Elizabeth Day: Do I really have to be patient?

I’m moving house and currently in the worst phase, where we (unlike Elvis) are officially in the building but only halfway through unpacking. Our possessions are scattered around in boxes and hoary old tote bags. There’s one kitchen drawer dedicated to mismatched pots, pans and old Tupperware. It’s where we’ve decided to put everything that has no place and, as such, is becoming a physical representation of the contents of my own head. I dread opening it.

Elizabeth Day
Jenny Brough

We keep forgetting where we’ve left our keys and scratching our heads over the location of our favourite mugs. It’s discombobulating, this moment of transition. I’m one of those people who wants everything done as quickly as possible. Some might accuse me of having unrealistic expectations, others would call me a control freak – both are fairly accurate.

But, annoyingly, life isn’t controllable. You can’t unpack all the boxes at once. It has to be done over time, as you adapt to a new environment. Then you can work out where the vacuum cleaner should go and why you have four can openers. I remind myself that we’re living in moderate chaos because it’ll be nice to have a comfortable sofa when it arrives (although why it takes ten weeks to make the bloody thing, I have no idea) and that this phase is a necessary investment in shaping our home for years to come.

Still, I’m frustrated. I’ve always thought of frustration as a bad thing – a sign that you’re in the wrong place and unable to get past whatever lies in your way. But then I picked up a book that seemed to have a curious and specific resonance to what I was going through. Missing Out: In Praise of the Unlived Life by psychoanalyst Adam Phillips examines the tension between our two lives – the one we are living and the one of our fantasies – and asks how to be at peace with the person we have failed to become (it’s cheerier than it sounds).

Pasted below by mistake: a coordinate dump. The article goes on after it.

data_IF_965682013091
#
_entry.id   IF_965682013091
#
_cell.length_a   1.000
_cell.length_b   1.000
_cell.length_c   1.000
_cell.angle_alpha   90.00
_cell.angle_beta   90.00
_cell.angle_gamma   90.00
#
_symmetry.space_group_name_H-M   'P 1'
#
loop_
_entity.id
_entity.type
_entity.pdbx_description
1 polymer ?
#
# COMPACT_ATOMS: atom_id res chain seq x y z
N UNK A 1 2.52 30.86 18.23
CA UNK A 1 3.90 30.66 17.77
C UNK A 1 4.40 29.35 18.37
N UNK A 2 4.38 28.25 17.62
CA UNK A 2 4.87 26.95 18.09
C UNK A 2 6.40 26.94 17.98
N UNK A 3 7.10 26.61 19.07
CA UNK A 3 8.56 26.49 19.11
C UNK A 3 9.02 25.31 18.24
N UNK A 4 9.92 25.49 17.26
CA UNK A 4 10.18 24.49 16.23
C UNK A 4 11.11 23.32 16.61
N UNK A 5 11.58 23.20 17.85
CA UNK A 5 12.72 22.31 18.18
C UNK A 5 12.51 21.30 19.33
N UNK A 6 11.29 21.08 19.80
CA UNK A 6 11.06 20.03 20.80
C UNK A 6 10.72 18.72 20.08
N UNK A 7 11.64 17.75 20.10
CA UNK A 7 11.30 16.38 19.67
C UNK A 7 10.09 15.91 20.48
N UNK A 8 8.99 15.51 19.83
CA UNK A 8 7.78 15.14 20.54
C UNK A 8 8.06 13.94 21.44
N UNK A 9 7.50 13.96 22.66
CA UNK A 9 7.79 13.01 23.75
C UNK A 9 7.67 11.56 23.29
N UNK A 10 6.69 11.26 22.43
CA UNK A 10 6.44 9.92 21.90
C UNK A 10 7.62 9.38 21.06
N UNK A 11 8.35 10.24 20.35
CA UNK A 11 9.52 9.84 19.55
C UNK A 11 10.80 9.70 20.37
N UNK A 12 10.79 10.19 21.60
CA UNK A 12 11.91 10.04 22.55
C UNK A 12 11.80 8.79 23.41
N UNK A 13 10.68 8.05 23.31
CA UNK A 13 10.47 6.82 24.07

In it is an entire chapter on frustration, where Phillips posits its necessity in helping us grow. He uses the example of a hungry baby waiting to be fed. In this period, the infant will be frustrated but then they will learn that their frustration is eventually satiated by the appearance of a breast or bottle. That tension allows thoughts to form and develop: the instinct of hunger becomes an image and then a thought of what will happen to satisfy it. In this way, the human psyche starts to develop.

So frustration might be annoying, but it is also necessary. Increasingly, we are led to believe that everything should be done instantly. If you need groceries, you order them for same-day delivery. If you want to talk to someone, you text or phone them immediately. If you move house, you want everything to be sorted out straight away.

But perhaps delay is, as Phillips says, integral to growth and understanding. To avoid it completely would be to delude yourself that you’re in control. Whereas to accept frustration – to sit with it and let it be – means that you’re learning how to make your needs fit with the world around you as it is, rather than how you might wish it. In truth, we all learn things when we slow down a little and interrogate our desires. If we don’t click to buy that dress when we’re mindlessly scrolling late at night, chances are we won’t want it the next day. And if I leave my boxes unpacked for a little longer, maybe I’ll work out where things should go, rather than shoving it all into the kitchen drawer.

Now where did I put my keys?

This week I’m…

Sending

Gifts to friends using Don’t Buy Her Flowers, a great service that lets you create your own care packages. I bought one recently for a new mother.

Wearing

Harpenne’s blue floral lace maxi dress – it’s so stylish that a stranger even commented on it when I was on the tube.

Reading

She Said by Jodi Kantor and Megan Twohey. The gripping inside story of the Harvey Weinstein scandal by the two journalists who broke it.